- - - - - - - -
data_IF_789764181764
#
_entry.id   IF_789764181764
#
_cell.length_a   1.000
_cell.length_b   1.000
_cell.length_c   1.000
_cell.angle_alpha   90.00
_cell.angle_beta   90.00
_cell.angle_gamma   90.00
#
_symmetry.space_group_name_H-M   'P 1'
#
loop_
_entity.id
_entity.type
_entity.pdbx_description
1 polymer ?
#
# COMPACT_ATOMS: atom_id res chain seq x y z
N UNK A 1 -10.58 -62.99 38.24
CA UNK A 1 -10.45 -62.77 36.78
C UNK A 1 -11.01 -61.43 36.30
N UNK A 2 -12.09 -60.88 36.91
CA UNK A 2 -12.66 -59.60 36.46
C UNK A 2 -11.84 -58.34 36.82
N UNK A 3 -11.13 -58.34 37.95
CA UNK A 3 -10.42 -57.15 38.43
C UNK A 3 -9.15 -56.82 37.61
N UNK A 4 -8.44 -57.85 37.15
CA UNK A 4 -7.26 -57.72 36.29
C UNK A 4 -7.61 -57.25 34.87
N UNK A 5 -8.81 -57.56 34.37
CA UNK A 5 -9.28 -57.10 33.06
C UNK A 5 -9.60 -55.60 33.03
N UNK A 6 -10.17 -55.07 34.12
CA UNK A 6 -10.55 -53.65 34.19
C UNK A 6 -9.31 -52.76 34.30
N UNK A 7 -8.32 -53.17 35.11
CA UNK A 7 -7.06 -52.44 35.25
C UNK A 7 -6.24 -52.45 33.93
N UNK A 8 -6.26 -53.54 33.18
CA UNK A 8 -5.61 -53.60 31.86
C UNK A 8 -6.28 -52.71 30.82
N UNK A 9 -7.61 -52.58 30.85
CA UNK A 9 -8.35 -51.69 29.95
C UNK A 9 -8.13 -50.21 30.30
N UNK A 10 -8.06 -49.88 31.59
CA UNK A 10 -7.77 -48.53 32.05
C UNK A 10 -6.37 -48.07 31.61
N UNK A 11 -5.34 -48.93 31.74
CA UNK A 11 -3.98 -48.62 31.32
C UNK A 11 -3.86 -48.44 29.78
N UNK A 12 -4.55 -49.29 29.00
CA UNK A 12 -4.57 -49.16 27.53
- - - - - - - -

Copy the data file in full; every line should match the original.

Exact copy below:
data_IF_789764181764
#
_entry.id   IF_789764181764
#
_cell.length_a   1.000
_cell.length_b   1.000
_cell.length_c   1.000
_cell.angle_alpha   90.00
_cell.angle_beta   90.00
_cell.angle_gamma   90.00
#
_symmetry.space_group_name_H-M   'P 1'
#
loop_
_entity.id
_entity.type
_entity.pdbx_description
1 polymer ?
#
# COMPACT_ATOMS: atom_id res chain seq x y z
N UNK A 1 -10.58 -62.99 38.24
CA UNK A 1 -10.45 -62.77 36.78
C UNK A 1 -11.01 -61.43 36.30
N UNK A 2 -12.09 -60.88 36.91
CA UNK A 2 -12.66 -59.60 36.46
C UNK A 2 -11.84 -58.34 36.82
N UNK A 3 -11.13 -58.34 37.95
CA UNK A 3 -10.42 -57.15 38.43
C UNK A 3 -9.15 -56.82 37.61
N UNK A 4 -8.44 -57.85 37.15
CA UNK A 4 -7.26 -57.72 36.29
C UNK A 4 -7.61 -57.25 34.87
N UNK A 5 -8.81 -57.56 34.37
CA UNK A 5 -9.28 -57.10 33.06
C UNK A 5 -9.60 -55.60 33.03
N UNK A 6 -10.17 -55.07 34.12
CA UNK A 6 -10.55 -53.65 34.19
C UNK A 6 -9.31 -52.76 34.30
N UNK A 7 -8.32 -53.17 35.11
CA UNK A 7 -7.06 -52.44 35.25
C UNK A 7 -6.24 -52.45 33.93
N UNK A 8 -6.26 -53.54 33.18
CA UNK A 8 -5.61 -53.60 31.86
C UNK A 8 -6.28 -52.71 30.82
N UNK A 9 -7.61 -52.58 30.85
CA UNK A 9 -8.35 -51.69 29.95
C UNK A 9 -8.13 -50.21 30.30
N UNK A 10 -8.06 -49.88 31.59
CA UNK A 10 -7.77 -48.53 32.05
C UNK A 10 -6.37 -48.07 31.61
N UNK A 11 -5.34 -48.93 31.74
CA UNK A 11 -3.98 -48.62 31.32
C UNK A 11 -3.86 -48.44 29.78
N UNK A 12 -4.55 -49.29 29.00
CA UNK A 12 -4.57 -49.16 27.53